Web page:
In the very end, we had to write an essay about a "fictional" research project that we had to solve with the techniques. So we had to come up with a common problem we see in society and had to solve it with the methods we were given during the class.
This approach of presenting methods to having to (theoretically) apply them was really great and a lot of fun! 

The other course I took was the Epigenetics and Chromatin Biology course, simply because I find this field very interesting and wanted to know more about it. The contents were DNA methylation, histone modifications, chromatin remodelling, non-coding RNAs, stem cell epigenetics, epigenetic reprogramming and cancer epigenetics. Before each CA test, a Tutorial session was held to clear up questions and repeat some topics that were a bit troublesome. The CAs were multiple choice tests. 
Here, for each topic a new guest professor held their lectures. Especially our histone modifications prof was very enthusiastic and really had fun teaching. We had to do group presentations and were given one epigenetic method such as ChIP and had to explain it in the research context and also its theory behind it. Then, each team was graded by the rest of the class and the winner received a small prize. The presentations were only 5 or 10 minutes so nothing big!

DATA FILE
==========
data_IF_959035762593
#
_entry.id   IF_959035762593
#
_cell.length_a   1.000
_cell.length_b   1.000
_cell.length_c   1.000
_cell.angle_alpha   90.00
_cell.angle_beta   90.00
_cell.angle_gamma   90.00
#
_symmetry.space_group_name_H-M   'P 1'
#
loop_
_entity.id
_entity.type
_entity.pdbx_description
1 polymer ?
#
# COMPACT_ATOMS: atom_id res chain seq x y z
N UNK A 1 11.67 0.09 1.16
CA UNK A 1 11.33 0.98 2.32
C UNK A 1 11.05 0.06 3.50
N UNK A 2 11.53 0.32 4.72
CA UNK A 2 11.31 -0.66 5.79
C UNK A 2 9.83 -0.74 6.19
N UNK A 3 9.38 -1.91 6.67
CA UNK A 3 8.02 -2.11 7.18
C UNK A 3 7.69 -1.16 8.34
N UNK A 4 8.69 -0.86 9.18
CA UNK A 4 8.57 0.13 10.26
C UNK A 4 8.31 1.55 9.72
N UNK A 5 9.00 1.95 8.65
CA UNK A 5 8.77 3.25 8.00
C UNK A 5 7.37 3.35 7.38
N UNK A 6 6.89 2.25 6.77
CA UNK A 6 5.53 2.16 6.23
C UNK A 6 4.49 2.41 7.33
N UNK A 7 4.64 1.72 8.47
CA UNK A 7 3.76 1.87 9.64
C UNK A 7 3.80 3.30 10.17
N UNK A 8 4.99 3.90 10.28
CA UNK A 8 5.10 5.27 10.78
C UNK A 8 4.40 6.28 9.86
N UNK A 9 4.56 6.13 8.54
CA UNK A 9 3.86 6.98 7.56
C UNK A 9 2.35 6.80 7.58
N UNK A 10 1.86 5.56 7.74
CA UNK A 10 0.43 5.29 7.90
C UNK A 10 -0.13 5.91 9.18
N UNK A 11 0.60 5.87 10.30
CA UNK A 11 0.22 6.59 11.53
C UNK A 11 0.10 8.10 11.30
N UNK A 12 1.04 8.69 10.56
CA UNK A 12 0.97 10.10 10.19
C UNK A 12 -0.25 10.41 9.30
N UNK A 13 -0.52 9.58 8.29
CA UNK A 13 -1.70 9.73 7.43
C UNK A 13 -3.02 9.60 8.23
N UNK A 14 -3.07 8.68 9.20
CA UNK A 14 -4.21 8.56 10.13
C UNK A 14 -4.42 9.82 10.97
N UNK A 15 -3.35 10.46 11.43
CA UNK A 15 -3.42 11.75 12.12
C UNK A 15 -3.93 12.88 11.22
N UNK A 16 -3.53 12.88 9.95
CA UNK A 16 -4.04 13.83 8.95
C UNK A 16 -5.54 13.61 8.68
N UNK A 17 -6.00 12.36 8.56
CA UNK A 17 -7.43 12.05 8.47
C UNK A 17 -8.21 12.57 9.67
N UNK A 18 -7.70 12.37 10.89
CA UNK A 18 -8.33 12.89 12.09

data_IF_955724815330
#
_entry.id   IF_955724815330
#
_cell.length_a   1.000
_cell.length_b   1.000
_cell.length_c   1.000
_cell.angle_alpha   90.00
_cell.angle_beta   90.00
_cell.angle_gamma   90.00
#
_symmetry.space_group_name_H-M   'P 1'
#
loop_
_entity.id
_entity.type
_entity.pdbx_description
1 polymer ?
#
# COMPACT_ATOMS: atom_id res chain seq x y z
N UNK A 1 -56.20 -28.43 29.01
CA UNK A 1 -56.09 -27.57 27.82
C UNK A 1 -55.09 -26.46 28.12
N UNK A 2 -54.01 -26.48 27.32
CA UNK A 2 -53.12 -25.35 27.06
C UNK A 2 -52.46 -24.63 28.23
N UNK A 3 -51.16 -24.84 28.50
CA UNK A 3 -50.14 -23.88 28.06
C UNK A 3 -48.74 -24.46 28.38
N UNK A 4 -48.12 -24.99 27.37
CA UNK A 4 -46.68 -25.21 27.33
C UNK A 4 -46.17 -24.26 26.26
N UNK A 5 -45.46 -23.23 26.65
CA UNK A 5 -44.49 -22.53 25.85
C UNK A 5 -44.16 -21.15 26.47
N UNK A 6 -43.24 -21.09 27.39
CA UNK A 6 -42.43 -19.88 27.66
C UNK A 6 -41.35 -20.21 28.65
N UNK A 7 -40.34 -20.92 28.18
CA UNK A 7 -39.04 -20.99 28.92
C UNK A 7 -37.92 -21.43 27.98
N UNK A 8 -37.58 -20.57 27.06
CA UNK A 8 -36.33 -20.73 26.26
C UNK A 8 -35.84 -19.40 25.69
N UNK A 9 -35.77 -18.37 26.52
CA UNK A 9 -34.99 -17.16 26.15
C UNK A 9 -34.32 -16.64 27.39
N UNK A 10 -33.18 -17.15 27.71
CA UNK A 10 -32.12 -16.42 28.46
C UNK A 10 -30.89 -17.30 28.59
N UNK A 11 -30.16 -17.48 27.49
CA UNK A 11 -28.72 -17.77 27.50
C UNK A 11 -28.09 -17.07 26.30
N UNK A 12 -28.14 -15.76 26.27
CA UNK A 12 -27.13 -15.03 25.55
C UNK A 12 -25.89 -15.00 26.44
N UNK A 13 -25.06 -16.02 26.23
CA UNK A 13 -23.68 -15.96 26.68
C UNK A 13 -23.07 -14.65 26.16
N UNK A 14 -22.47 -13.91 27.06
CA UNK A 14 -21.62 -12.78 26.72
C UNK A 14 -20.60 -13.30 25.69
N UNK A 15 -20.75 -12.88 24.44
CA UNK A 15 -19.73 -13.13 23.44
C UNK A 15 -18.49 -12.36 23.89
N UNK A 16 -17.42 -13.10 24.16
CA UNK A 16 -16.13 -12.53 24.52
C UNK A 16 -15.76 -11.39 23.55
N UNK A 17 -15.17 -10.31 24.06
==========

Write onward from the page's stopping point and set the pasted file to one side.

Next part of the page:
Now coming to the exams: Both exams were not multiple choice but we had to answer some methodological questions. Some questions of the epigenetics final already appeared in a multiple-choice fashion in the CAs if I remember correctly. One teacher even handed us some "trial questions" for the exam which we could use to practice and even talk to him if we come up with an answer. During my bachelors and my masters I probably wrote 3 "whole answer" exams so I was a bit nervous however if you study everything in detail, it will be fine! Also, the final exams do not make up your whole grade but are only a part of it (40-60% of the final grade I believe?) so no need to worry!

UROPS - Undergraduate Research project (16ECTS Senior Research Project)

Language and Culture

Singapore has four official languages: Chinese, Malay, Tamil and English. Therefore, I did not experience any difficulties language wise. Elderly sometimes only speak Chinese, but people are very helpful when it comes to translating. I did not take a language course in advance.